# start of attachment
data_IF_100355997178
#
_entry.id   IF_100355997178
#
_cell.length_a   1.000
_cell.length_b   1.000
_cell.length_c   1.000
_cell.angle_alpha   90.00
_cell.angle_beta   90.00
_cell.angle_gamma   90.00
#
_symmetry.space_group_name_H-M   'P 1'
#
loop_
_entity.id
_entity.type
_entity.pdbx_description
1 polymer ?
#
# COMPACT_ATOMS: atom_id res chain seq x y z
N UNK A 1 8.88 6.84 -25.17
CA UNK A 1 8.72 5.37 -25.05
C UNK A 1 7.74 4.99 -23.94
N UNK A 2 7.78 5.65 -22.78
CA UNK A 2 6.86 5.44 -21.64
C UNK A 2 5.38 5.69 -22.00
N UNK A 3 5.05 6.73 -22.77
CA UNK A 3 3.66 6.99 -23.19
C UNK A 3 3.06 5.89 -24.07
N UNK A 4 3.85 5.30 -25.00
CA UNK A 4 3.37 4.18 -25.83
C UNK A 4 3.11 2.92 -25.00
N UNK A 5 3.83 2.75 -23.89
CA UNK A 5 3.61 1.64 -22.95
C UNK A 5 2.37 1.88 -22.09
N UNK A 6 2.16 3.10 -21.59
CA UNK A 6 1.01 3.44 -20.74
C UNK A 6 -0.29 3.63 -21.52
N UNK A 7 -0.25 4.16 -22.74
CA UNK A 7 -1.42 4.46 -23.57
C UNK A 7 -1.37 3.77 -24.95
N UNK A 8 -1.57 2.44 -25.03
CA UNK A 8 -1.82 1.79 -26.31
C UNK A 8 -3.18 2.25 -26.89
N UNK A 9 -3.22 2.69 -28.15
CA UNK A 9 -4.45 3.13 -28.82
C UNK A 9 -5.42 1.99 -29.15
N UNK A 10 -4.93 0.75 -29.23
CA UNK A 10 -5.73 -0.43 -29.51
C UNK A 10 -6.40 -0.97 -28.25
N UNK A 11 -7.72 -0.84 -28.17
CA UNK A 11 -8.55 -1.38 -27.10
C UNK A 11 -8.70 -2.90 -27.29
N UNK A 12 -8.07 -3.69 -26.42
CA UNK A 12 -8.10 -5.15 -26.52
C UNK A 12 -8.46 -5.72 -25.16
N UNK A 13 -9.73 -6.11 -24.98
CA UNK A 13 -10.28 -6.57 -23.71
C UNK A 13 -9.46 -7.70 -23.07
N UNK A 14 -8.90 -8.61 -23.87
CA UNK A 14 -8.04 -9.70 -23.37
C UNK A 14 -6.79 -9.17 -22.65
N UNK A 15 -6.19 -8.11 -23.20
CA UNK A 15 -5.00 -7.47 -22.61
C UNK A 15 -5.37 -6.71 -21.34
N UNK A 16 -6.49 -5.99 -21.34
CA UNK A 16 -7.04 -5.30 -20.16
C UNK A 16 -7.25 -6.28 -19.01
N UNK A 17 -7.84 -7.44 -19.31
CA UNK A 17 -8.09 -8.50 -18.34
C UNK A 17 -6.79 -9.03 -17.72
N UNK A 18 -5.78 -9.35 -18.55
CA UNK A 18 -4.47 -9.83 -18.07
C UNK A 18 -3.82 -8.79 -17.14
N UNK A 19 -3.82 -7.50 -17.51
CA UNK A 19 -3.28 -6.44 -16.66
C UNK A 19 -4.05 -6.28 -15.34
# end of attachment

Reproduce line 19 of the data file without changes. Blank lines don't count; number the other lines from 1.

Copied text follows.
#